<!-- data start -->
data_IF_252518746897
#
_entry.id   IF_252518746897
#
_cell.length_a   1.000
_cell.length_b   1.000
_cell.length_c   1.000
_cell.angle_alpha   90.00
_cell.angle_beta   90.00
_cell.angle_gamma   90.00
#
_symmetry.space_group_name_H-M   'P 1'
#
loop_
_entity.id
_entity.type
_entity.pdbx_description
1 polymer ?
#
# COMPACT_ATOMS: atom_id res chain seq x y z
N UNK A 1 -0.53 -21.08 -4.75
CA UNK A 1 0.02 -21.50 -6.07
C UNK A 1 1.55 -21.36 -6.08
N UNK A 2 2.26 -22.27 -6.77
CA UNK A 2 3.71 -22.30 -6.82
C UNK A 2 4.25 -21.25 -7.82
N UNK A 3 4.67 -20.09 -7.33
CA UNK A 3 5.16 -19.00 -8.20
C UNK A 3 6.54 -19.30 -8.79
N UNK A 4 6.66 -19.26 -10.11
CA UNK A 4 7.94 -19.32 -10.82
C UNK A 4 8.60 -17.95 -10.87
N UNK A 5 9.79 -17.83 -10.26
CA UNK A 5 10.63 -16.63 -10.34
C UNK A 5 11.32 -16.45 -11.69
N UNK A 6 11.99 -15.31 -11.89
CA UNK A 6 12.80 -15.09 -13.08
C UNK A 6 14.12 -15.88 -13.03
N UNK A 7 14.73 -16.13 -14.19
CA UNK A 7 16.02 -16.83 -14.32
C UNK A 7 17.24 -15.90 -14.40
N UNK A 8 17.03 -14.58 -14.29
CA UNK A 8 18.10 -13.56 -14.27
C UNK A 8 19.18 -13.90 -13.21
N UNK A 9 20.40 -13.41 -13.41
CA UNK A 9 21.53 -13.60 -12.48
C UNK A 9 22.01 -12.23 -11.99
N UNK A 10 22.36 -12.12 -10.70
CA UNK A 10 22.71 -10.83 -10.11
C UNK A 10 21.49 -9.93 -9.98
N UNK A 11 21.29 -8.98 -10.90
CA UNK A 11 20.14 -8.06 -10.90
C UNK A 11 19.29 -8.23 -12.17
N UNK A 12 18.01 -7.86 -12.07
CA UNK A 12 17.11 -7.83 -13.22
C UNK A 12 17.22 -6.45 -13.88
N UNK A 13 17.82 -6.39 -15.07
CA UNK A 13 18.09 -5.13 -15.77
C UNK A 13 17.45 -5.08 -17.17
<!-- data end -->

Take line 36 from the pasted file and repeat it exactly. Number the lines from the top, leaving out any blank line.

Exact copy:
N UNK A 6 11.99 -15.31 -11.89